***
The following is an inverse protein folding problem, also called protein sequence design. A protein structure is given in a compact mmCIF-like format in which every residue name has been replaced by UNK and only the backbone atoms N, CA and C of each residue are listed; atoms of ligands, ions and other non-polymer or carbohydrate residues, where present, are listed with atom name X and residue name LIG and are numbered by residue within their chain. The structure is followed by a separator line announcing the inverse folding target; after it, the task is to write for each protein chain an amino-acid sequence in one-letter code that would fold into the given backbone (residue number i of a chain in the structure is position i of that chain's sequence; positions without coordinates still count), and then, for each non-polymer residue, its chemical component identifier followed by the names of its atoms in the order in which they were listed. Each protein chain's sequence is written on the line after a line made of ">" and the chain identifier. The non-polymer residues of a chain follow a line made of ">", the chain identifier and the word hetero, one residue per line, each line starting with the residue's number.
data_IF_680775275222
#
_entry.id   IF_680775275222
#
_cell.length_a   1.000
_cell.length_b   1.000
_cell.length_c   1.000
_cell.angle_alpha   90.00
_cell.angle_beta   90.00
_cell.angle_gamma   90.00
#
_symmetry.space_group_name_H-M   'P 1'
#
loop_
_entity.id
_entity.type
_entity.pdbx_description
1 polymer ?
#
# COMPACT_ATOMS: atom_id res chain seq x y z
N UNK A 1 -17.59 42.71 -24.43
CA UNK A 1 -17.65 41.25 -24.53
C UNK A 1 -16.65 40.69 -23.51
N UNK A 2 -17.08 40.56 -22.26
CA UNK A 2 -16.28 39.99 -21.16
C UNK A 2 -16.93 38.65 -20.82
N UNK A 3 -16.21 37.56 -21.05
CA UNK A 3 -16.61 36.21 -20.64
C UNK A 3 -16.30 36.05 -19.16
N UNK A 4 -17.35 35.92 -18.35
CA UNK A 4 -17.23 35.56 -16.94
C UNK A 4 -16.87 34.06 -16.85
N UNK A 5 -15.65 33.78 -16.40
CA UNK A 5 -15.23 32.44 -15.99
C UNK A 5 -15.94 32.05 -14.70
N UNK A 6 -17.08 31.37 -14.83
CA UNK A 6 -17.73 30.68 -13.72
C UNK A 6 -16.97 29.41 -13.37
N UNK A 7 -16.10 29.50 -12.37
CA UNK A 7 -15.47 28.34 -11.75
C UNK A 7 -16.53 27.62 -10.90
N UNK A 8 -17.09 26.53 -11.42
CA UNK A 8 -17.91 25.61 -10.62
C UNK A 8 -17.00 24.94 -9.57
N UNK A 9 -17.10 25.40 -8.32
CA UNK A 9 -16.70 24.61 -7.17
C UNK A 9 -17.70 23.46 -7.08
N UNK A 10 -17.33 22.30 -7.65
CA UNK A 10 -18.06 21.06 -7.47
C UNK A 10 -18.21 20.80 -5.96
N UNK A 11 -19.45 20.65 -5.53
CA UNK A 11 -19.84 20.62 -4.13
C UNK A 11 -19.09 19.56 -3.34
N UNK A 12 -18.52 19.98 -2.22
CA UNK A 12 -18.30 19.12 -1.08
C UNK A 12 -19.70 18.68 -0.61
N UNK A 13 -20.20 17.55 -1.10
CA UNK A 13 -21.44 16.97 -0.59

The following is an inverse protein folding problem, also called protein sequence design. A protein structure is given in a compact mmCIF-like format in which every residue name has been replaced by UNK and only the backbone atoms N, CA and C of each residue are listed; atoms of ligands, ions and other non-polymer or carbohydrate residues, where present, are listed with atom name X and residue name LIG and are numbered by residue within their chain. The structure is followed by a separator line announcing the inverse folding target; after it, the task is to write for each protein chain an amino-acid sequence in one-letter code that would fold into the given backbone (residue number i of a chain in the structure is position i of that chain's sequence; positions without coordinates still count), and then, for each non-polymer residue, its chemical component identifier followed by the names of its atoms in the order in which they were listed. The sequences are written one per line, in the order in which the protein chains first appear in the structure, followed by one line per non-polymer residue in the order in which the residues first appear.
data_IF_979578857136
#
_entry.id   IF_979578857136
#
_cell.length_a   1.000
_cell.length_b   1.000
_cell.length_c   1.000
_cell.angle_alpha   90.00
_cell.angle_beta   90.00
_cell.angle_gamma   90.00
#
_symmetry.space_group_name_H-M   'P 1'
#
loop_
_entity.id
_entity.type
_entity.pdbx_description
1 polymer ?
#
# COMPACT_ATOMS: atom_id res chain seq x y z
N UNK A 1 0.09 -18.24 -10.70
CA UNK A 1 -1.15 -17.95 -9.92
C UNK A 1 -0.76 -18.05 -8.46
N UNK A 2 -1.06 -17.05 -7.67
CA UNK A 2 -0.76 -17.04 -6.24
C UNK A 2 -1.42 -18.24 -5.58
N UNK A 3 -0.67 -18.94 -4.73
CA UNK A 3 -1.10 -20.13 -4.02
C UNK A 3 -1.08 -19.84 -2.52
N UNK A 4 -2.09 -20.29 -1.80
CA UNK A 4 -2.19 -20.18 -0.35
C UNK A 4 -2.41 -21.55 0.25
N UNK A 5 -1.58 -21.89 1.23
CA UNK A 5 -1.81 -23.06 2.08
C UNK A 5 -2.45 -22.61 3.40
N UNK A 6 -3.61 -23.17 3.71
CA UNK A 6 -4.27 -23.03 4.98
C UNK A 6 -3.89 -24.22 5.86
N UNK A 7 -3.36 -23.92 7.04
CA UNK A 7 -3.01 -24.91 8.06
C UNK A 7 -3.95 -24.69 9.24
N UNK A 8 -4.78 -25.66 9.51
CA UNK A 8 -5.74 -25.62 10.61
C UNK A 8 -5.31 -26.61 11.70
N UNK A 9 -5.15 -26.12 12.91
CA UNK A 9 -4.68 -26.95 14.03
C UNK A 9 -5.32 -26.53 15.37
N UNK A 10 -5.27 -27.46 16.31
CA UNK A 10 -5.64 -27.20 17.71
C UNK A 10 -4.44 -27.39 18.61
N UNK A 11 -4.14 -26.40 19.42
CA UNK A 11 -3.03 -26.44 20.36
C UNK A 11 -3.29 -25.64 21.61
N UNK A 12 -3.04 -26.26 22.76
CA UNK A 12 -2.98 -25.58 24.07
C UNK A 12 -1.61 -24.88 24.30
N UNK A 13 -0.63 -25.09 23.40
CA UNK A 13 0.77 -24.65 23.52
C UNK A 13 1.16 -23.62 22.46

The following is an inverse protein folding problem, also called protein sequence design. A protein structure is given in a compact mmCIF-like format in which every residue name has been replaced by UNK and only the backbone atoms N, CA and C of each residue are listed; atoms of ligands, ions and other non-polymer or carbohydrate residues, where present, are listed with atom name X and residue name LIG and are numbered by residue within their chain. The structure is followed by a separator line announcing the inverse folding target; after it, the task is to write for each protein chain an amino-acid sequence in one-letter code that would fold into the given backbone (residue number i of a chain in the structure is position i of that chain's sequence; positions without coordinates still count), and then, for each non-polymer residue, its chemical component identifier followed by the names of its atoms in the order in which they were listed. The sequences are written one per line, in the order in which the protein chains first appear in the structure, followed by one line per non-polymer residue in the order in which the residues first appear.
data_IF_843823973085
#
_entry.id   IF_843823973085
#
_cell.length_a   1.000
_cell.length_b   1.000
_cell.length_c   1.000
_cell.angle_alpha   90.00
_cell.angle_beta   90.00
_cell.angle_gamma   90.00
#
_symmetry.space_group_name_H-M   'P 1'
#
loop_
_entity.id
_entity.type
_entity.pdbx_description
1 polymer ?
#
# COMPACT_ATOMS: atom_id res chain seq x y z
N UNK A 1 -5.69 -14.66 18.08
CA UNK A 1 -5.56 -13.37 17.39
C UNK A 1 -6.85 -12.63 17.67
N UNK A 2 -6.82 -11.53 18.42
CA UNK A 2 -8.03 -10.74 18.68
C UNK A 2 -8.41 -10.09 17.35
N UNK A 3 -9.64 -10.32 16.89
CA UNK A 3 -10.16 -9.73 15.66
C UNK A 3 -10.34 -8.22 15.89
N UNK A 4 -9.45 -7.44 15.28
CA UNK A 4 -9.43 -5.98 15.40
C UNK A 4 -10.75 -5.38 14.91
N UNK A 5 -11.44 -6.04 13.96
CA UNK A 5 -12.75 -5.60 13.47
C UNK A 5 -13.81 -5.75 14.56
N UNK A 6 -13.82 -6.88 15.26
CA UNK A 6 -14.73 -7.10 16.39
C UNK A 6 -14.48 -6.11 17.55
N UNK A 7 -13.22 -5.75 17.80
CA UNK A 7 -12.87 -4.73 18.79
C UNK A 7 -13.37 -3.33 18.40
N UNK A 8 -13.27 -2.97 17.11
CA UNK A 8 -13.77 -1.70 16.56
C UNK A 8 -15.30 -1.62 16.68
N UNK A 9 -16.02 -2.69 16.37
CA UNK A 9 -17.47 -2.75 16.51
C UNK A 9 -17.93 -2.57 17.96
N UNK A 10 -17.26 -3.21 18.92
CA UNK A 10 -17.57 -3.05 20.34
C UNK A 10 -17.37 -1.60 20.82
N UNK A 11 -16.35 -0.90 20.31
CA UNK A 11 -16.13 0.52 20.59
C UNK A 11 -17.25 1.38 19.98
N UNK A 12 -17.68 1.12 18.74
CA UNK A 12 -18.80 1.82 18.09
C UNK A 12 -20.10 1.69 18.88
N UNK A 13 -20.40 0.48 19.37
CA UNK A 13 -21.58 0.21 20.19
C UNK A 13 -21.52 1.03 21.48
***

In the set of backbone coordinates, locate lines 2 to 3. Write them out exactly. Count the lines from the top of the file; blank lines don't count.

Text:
data_IF_680775275222
#